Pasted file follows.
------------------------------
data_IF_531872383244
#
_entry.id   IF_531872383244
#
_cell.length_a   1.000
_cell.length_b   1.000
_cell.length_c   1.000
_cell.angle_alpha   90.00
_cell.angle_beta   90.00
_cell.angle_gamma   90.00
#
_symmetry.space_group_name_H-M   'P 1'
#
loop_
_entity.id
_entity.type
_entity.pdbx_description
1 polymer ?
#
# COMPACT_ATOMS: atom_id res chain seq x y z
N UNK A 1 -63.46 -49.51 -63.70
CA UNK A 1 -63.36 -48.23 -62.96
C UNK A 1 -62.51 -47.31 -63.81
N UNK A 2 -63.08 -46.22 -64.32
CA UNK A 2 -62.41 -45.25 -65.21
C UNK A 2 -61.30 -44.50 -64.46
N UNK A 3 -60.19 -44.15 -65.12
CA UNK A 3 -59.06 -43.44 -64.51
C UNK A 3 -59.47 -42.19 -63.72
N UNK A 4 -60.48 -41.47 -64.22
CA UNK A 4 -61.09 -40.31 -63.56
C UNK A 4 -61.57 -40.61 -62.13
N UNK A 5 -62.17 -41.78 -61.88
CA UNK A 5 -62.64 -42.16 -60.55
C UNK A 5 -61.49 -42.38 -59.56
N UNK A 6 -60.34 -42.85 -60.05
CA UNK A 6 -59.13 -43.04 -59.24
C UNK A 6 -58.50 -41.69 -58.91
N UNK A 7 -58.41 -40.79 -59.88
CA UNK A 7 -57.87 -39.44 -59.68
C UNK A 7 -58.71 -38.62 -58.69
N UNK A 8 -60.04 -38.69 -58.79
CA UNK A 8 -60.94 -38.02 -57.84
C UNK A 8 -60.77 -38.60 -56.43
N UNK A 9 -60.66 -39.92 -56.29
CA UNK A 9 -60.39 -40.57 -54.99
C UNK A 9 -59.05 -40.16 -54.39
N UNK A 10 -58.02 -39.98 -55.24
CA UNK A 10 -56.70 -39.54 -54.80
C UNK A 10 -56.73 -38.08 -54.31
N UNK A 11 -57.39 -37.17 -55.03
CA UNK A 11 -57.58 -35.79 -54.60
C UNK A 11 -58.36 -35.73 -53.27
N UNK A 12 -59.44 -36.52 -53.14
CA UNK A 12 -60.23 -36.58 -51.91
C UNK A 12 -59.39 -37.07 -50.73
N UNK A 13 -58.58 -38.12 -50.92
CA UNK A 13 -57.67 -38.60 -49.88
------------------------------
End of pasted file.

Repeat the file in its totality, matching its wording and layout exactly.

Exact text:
data_IF_531872383244
#
_entry.id   IF_531872383244
#
_cell.length_a   1.000
_cell.length_b   1.000
_cell.length_c   1.000
_cell.angle_alpha   90.00
_cell.angle_beta   90.00
_cell.angle_gamma   90.00
#
_symmetry.space_group_name_H-M   'P 1'
#
loop_
_entity.id
_entity.type
_entity.pdbx_description
1 polymer ?
#
# COMPACT_ATOMS: atom_id res chain seq x y z
N UNK A 1 -63.46 -49.51 -63.70
CA UNK A 1 -63.36 -48.23 -62.96
C UNK A 1 -62.51 -47.31 -63.81
N UNK A 2 -63.08 -46.22 -64.32
CA UNK A 2 -62.41 -45.25 -65.21
C UNK A 2 -61.30 -44.50 -64.46
N UNK A 3 -60.19 -44.15 -65.12
CA UNK A 3 -59.06 -43.44 -64.51
C UNK A 3 -59.47 -42.19 -63.72
N UNK A 4 -60.48 -41.47 -64.22
CA UNK A 4 -61.09 -40.31 -63.56
C UNK A 4 -61.57 -40.61 -62.13
N UNK A 5 -62.17 -41.78 -61.88
CA UNK A 5 -62.64 -42.16 -60.55
C UNK A 5 -61.49 -42.38 -59.56
N UNK A 6 -60.34 -42.85 -60.05
CA UNK A 6 -59.13 -43.04 -59.24
C UNK A 6 -58.50 -41.69 -58.91
N UNK A 7 -58.41 -40.79 -59.88
CA UNK A 7 -57.87 -39.44 -59.68
C UNK A 7 -58.71 -38.62 -58.69
N UNK A 8 -60.04 -38.69 -58.79
CA UNK A 8 -60.94 -38.02 -57.84
C UNK A 8 -60.77 -38.60 -56.43
N UNK A 9 -60.66 -39.92 -56.29
CA UNK A 9 -60.39 -40.57 -54.99
C UNK A 9 -59.05 -40.16 -54.39
N UNK A 10 -58.02 -39.98 -55.24
CA UNK A 10 -56.70 -39.54 -54.80
C UNK A 10 -56.73 -38.08 -54.31
N UNK A 11 -57.39 -37.17 -55.03
CA UNK A 11 -57.58 -35.79 -54.60
C UNK A 11 -58.36 -35.73 -53.27
N UNK A 12 -59.44 -36.52 -53.14
CA UNK A 12 -60.23 -36.58 -51.91
C UNK A 12 -59.39 -37.07 -50.73
N UNK A 13 -58.58 -38.12 -50.92
CA UNK A 13 -57.67 -38.60 -49.88